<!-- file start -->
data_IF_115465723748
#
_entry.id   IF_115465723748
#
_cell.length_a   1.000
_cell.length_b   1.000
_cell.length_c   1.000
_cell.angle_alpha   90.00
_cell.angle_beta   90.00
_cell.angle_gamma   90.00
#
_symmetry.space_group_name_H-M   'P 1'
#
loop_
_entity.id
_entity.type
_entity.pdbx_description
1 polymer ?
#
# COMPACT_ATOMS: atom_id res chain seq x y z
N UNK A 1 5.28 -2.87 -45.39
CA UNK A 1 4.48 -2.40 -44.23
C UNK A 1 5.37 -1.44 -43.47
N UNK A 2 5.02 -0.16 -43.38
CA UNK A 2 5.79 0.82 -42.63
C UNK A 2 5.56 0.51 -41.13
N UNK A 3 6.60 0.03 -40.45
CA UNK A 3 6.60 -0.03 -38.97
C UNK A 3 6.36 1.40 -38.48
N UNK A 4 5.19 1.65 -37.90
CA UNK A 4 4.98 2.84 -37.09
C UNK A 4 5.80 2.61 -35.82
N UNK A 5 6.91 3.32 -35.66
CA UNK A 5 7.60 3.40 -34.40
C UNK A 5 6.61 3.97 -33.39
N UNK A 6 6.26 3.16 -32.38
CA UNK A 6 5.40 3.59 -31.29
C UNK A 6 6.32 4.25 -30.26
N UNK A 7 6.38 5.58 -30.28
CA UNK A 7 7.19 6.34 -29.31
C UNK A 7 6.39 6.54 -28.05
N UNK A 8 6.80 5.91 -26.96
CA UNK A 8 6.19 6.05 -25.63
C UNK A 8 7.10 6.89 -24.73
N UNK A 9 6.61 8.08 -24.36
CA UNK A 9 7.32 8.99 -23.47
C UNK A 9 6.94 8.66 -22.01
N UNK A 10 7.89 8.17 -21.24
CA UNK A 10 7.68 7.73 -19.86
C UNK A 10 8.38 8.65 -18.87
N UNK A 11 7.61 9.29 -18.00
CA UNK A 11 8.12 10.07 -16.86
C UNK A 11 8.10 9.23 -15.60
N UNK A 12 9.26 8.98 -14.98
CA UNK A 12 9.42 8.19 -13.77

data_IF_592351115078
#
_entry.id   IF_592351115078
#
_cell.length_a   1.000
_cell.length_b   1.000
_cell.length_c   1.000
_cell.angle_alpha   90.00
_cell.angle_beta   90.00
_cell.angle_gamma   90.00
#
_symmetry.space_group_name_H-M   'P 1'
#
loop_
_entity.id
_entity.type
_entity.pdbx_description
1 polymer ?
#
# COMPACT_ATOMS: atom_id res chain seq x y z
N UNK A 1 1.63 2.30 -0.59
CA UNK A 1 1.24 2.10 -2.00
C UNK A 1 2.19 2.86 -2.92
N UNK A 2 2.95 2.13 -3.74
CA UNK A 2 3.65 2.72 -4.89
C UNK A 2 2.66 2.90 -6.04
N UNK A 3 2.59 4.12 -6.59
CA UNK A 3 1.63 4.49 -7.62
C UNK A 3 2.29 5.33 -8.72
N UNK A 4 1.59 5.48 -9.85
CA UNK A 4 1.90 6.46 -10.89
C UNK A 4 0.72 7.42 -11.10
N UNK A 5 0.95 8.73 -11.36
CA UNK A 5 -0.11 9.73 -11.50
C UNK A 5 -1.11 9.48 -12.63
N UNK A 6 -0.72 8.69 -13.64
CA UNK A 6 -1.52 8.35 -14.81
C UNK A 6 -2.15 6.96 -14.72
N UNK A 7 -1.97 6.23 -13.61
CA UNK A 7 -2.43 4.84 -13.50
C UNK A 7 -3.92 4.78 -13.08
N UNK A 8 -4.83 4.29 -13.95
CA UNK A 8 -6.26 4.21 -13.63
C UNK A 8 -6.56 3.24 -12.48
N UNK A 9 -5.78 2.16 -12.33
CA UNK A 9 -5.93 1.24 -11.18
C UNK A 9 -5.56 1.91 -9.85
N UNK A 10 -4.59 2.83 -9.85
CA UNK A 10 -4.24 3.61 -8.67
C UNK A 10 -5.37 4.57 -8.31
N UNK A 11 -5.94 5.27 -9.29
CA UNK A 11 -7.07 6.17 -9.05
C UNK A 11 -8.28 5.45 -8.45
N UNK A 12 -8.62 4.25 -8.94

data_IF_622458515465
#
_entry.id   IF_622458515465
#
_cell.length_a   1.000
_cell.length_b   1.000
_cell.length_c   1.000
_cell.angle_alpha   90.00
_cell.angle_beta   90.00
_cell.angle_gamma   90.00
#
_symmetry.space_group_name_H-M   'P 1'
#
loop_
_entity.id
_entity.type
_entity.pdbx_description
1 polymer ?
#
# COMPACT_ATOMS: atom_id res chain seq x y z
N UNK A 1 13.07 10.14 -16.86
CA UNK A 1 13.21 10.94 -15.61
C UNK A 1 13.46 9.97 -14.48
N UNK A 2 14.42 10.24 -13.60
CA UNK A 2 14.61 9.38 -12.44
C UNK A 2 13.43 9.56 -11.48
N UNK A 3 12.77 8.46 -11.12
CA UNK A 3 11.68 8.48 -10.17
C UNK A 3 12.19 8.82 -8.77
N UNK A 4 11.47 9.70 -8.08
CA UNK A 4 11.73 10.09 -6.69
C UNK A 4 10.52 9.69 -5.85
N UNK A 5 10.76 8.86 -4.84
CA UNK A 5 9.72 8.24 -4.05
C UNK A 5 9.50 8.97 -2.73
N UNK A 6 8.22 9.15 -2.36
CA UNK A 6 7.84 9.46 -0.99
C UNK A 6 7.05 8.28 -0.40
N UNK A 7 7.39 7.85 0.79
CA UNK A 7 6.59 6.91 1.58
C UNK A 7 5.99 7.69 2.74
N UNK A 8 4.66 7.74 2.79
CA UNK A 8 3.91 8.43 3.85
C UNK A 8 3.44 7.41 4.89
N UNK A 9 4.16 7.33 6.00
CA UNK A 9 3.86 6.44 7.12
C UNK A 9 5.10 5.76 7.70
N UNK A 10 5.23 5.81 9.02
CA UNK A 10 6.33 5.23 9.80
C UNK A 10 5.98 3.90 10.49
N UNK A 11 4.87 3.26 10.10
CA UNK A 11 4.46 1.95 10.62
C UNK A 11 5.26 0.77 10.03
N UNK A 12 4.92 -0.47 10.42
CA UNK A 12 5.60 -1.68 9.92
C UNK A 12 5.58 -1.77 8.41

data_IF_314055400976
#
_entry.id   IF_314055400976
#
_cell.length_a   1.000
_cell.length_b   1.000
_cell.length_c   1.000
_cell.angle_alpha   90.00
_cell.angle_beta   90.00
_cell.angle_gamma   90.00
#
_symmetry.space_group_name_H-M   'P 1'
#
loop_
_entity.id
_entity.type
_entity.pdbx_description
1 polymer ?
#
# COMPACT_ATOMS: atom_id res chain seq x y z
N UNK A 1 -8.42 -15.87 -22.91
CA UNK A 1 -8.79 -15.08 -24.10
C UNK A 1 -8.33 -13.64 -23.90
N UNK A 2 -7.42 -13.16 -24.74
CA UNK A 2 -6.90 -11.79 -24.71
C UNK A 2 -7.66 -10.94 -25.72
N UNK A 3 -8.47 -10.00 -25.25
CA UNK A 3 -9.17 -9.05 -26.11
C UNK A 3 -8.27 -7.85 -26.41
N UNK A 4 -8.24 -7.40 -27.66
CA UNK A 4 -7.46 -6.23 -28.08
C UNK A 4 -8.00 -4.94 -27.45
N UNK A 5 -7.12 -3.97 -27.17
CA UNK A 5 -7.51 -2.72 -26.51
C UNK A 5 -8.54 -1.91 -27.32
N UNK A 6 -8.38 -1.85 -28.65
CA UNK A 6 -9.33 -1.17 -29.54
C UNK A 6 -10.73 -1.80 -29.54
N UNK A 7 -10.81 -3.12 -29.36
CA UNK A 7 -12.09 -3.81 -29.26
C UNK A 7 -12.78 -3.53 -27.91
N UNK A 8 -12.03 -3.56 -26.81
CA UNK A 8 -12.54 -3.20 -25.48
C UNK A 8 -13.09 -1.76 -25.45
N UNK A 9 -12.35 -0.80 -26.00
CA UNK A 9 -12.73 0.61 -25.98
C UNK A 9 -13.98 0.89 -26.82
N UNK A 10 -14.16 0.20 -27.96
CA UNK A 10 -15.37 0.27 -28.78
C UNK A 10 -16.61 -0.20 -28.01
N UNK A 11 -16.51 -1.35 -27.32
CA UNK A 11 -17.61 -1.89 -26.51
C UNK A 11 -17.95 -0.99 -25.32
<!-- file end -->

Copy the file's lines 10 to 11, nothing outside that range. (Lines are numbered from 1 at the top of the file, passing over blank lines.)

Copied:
_cell.angle_gamma   90.00
#